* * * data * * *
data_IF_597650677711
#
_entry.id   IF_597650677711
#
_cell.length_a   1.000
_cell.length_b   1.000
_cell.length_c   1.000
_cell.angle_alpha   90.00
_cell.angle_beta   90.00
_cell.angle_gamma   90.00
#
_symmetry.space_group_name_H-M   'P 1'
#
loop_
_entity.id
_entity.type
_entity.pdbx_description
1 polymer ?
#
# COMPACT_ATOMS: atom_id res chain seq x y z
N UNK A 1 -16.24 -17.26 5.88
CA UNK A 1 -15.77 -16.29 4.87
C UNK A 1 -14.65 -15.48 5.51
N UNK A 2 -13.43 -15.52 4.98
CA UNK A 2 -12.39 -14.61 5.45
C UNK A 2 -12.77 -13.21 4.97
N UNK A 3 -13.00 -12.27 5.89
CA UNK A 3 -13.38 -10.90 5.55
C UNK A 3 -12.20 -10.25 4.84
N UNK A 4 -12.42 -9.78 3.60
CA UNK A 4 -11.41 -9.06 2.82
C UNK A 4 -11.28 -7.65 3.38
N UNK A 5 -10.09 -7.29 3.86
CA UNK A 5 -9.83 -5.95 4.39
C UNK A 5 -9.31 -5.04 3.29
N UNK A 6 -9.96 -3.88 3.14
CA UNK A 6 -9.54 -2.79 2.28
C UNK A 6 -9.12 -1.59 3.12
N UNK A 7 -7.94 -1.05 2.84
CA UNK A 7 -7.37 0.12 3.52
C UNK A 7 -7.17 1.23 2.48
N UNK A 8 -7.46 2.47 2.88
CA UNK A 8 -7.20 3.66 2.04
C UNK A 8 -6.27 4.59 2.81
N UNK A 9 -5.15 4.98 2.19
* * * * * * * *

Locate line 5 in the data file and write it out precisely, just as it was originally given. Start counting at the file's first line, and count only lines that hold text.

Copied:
_cell.length_a   1.000